### Session C5: Rydberg Atoms and Cold Plasmas

Chair: Thomas Gallagher, University of Virginia
Room: Arboretum I-III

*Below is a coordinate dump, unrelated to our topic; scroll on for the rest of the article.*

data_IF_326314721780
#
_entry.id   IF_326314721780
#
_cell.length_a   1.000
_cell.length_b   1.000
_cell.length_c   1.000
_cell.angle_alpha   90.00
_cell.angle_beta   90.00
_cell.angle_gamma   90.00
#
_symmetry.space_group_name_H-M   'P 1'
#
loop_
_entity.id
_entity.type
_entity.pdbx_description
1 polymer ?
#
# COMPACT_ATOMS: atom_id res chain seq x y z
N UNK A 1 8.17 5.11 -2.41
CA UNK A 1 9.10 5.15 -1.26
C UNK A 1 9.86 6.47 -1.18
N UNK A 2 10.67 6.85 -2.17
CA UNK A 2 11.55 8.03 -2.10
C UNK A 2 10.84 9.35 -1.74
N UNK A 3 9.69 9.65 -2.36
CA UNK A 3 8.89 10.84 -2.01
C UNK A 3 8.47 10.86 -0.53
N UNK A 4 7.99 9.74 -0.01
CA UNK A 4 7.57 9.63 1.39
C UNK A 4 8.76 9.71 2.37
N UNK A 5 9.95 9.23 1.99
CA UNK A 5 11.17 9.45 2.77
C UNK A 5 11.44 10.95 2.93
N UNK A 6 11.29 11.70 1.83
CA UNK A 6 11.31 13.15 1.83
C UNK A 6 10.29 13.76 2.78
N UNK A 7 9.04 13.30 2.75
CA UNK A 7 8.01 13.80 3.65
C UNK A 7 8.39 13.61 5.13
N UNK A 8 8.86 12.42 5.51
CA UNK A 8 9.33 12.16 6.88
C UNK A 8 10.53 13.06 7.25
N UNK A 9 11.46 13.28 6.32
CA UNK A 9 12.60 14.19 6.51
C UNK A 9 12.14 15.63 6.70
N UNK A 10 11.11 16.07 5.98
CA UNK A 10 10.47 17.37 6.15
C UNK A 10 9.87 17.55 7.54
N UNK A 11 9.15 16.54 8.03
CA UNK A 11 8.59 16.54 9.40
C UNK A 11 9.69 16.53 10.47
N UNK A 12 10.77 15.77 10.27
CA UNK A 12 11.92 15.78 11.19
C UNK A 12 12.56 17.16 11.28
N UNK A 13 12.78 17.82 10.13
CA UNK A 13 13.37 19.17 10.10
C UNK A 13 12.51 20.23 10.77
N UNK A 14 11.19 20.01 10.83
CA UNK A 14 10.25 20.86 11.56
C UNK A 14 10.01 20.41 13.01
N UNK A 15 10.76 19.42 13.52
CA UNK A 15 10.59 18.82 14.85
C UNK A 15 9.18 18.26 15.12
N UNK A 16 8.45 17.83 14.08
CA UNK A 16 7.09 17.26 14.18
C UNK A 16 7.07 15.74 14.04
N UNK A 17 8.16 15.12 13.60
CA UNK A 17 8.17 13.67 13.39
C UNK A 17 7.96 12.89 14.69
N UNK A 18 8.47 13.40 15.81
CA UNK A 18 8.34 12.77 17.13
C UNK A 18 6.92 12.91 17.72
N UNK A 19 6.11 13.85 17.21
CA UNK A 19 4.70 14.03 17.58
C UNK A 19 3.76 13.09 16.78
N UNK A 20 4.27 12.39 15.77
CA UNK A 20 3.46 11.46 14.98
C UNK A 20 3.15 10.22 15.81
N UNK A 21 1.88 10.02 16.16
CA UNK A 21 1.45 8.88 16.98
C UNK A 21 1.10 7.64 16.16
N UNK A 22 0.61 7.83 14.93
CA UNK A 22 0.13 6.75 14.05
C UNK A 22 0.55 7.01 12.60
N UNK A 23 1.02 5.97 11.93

Wednesday, May 26, 2010 2:00PM - 2:12PM C5.00001: Electric field effects on decay of Rb Rydberg atom pairs Donald Booth , Jonathan Tallant , Arne Schwettmann , James Shaffer , Jader Cabral , Jorge Kondo , Luis Gon\c{c}alves , Luis Marcassa We discuss the effects of the dc Stark effect on the decay of pairs of Rb Rydberg atoms. The decay of nD+nD Rydberg pair states, where 29 $\le$ n $\le$ 41, is observed by measuring the (n+2)P atomic products after a delay of 100 ns following their excitation in a Rb MOT. The background dc electric field has a significant effect on the decay of these pairs. The experimental results are compared to theoretical calculations which use the Landau-Zener approximation to calculate the probability of a transfer of population between the two states, taking into account dipole-dipole, dipole-quadrupole, and quadrupole-quadrupole interactions as well as the dc Stark effect. The experimental results rule out the possibility of free atom collisions being responsible for the transfer of population. The results show agreement with a model of non-adiabatic decay from the nD+nD state, and suggests that, rather than being the results of free-atom collisions, the pairs are excited directly. Wednesday, May 26, 2010 2:12PM - 2:24PM C5.00002: Near Threshold Resonant Processes in Plasmas Francis Robicheaux , Stuart Loch , Connor Ballance , Mitch Pindzola We present a theoretical reformulation of near threshold processes in plasmas that will, in many circumstances, greatly decrease the uncertainty of the calculation. An example process is dielectronic recombination where an electron collides with an ion so that it is captured into a resonant state and then is subsequently stabilized by the emission of a photon. In many situations, a low energy resonance can cause anomalously large possible errors in the calculation because the uncertainty in the resonance energy could cause a resonance to be classified as a bound state (or a bound state to be classified as a resonance). We will present a formulation of near threshold processes that could remove much of this computational uncertainty. Wednesday, May 26, 2010 2:24PM - 2:36PM C5.00003: Dielectronic recombination and autoionization yields in weak static electric fields Jirakan Nunkaew , Tom Gallagher It should be possible to measure the contribution to dielectronic recombination (DR) of energetically unresolved high $\ell$ states by measuring the recombination rate as a function of electric field. As the field is raised lower $\ell$ states are converted to Stark states. Autoionization rates increase as $\ell$ is decreased, and when the field is raised to the point that an $\ell$ state with an autoionization rate in excess of the radiative decay rate is added to the manifold of Stark states the DR rate will exhibit an observable increase. We measure the autoionization yields of the autoionizing Ba $6p_{j}nk$, $j=1/2$, $3/2$ states. The autoionization yield is complementary to DR, and the measurements indicate that the proposed approach should work well. While it is not surprising that this approach works for excited ion states which are isotropic, such as the Ba$^+$ $6p_{1/2}$, it is less obvious that it should work for an anisotropic ion, Ba$^+$ $6p_{3/2}$ where there are four quantum defects for each $\ell$, and the Stark effect of the Ba $6p_{3/2}nk$ is more complex than that of the Ba $6p_{1/2}nk$. Calculations of the Stark effect reveal that, while there are four times as many $6p_{3/2}nk$ levels as $6p_{1/2}nk$ levels, many of the interactions of the $6p_{3/2}nk$ levels are negligible, and the problem is no more complicated than the $6p_{1/2}nk$ problem. Wednesday, May 26, 2010 2:36PM - 2:48PM C5.00004: Ion Acoustic Waves in Ultracold Neutral Plasmas Jose Castro , Patrick McQuillen , Thomas Killian Ion acoustic waves were observed in Strontium Ultracold Neutral Plasmas (UNP) through fluorescence imaging of the Sr ions. Ion acoustic waves were excited on the plasma by imprinting modulations on the density distribution with a periodic transmission grating placed along the path of the ionization beam. Fluorescence images show the presence of density waves on the plasma and spatially-resolved fluorescence spectra show oscillations in the velocity distribution of the ions. The dispersion relation and effect of strong coupling will be discussed. Wednesday, May 26, 2010 2:48PM - 3:00PM C5.00005: Observation of the electric field of a cold neutral plasma Hyunwook Park , Raheel Ali , Thomas Gallagher The electric field of a cold nearly neutral plasma in a Rb magneto-optical trap is investigated by observing the Stark shift of the 42S-42P microwave transition. The plasma field consists of micro- and macro-fields which originate from the nearest ion and the macroscopic charge imbalance, respectively. Although the system is nearly electrically neutral, the microfield is always present. The macrofield arises from the charge imbalance created by the fact that some electrons leave the plasma and the ones which remain have to be on the outside of the plasma. We suggest initial electron distributions at different initial temperatures of the electron from which the charge imbalance, or spatial distribution of the excess ions, can be estimated. The combination of the computed micro- and macro-fields agrees well with the observed data. Wednesday, May 26, 2010 3:00PM - 3:12PM C5.00006: Electron Distribution of an Ultracold Neutral Plasma Kevin Twedt , Steven Rolston Electrons in an expanding ultracold plasma are expected to be in quasi-equilibrium, since the collision times are short compared to the plasma lifetime, yet we observe electrons evaporating out as the ion density decreases during expansion.~ We observe that a small electric field that shifts the electron cloud with respect to the ions increases the evaporation rate.~ We have calculated the spatial distribution of a zero-temperature electron cloud as a function of applied field and ion density, which is assumed to be Gaussian at all times.~ This calculation allows us to predict the flux of cold electrons from the plasma at all times, and is in good agreement with our observed electron signal.~ In addition, short electric field pulses can dump a fraction of plasma electrons without affecting the ion expansion.~ Evaporation ceases for several microseconds before quickly refilling to match the shape of the unperturbed signal.~ The dynamics of this process should yield insight into the actual electron distribution, especially for high-energy electrons, where deviations from a Boltzmann distribution should be most pronounced. This work is partially supported by the NSF. Wednesday, May 26, 2010 3:12PM - 3:24PM C5.00007: Spectroscopy of high-L Rydberg levels of Fr-like U and Th Ions Mark E. Hanni , Stephen R. Lundeen , Charles W. Fehrenbach High-L Rydberg levels of Fr-like U$^{5+}$ and Th$^{3+}$ have been studied using the Resonant Excitation Stark Ionization Spectroscopy (RESIS) technique. Beams of Rn-like U$^{6+}$ and Th$^{4+}$, obtained from a 14 GHz permanent magnet ECR source at Kansas State University, capture a single electron from a dense Rb Rydberg target, becoming Fr-like ions in very highly excited states, n $\sim$ 50. These Rydberg states are selectively excited to much higher levels, using a Doppler-tuned CO$_{2}$ laser, partially resolving the fine structure of the lower Rydberg level. Analysis of the spectrum with the long-range polarization model can be used to determine the polarizability of the Rn-like ion cores. The technique is analogous to previous studies of Kr$^{5+}$ Rydberg levels [1], but is more challenging because of the presence of background due to auto-ionizing Rydberg levels bound to metastable Rn-like ions.\\[4pt] [1] S.R. Lundeen and C.W. Fehrenbach, Phys. Rev. A 75, 032523(2007) Wednesday, May 26, 2010 3:24PM - 3:36PM C5.00008: Measurement of the Polarizability of Ba$^{2+}$ Erica L. Snow , Shannon L. Woods , Mark E. Hanni , Stephen R. Lundeen , Charles W. Fehrenbach The dipole polarizability of Ba$^{2+}$ was determined by spectroscopy of high-L Rydberg levels of Ba$^{+}$, using the Resonant Excitation Stark Ionization Spectroscopy (RESIS) method. Beams of Ba$^{2+}$, obtained by sputtering solid Ba inside a 14 GHz permanent magnet ECR source at Kansas State University, captured a single electron from a dense Rb 12F Rydberg target, forming highly excited Rydberg levels of Ba$^{+}$. Rydberg levels of Ba$^{+}$ with n=19 or 20 and L=5,6,7,8, and 9 were excited to a much higher level using a Doppler-tuned CO$_{2}$ laser and then detected by Stark ionization. The resolved fine structure of these levels, analyzed with the long-range polarization model, determined the polarizability of the ground state of Ba$^{2+}$. Wednesday, May 26, 2010 3:36PM - 3:48PM C5.00009: Ionization rates computed from classical periodic orbit theory Kevin Mitchell We consider the ionization dynamics of a Rydberg atom in applied electric and magnetic fields, an inherently chaotic process which has served as an important laboratory model for both classical and quantum chaos. Such classically chaotic systems often decay exponentially over intermediate time scales, before turning over into an algebraic tail at long times. (The algebraic tail is due to residual stickiness'' of the regular, i.e. nonchaotic, region of the classical phase space.) We demonstrate how the intermediate exponential decay rate can be directly computed from the classical periodic orbits of the electron. This computation requires a detailed knowledge of the chaotic electron dynamics, made possible by recently developed theoretical tools. Wednesday, May 26, 2010 3:48PM - 4:00PM C5.00010: State-dependent Energy Shift of Rydberg Atoms in a Ponderomotive Optical Lattice S.E. Anderson , K.C. Younge , B. Knuffman , G. Raithel We investigate, experimentally and in calculations, the state-dependence of the ponderomotive energy shift of Rydberg atoms in an optical lattice. In the utilized lattice, the size of the Rydberg wavefunctions approaches the lattice period. As a result, Rydberg atoms in the lattice experience energy shifts that are state-dependent and deviate from the free-electron ponderomotive shift. We report measurements of these energy shifts obtained via microwave spectroscopy of nS$\rightarrow$(n+1)S transitions of cold $^{85}$Rb Rydberg atoms. The lattice is formed using a one Watt, retro-reflected 1064~nm laser beam, focused into a spot of 13~$\mu$m diameter, resulting in ponderomotive lattices with depths up to 50~MHz. The observed microwave spectra of Rydberg atoms in the lattice exhibit side-bands that are shifted by several hundred kHz from the lattice-free transition. The spectra depend strongly on both the Rydberg state and the lattice depth. The experimental results are supported by a semi-classical simulation that reproduces all features of the spectra.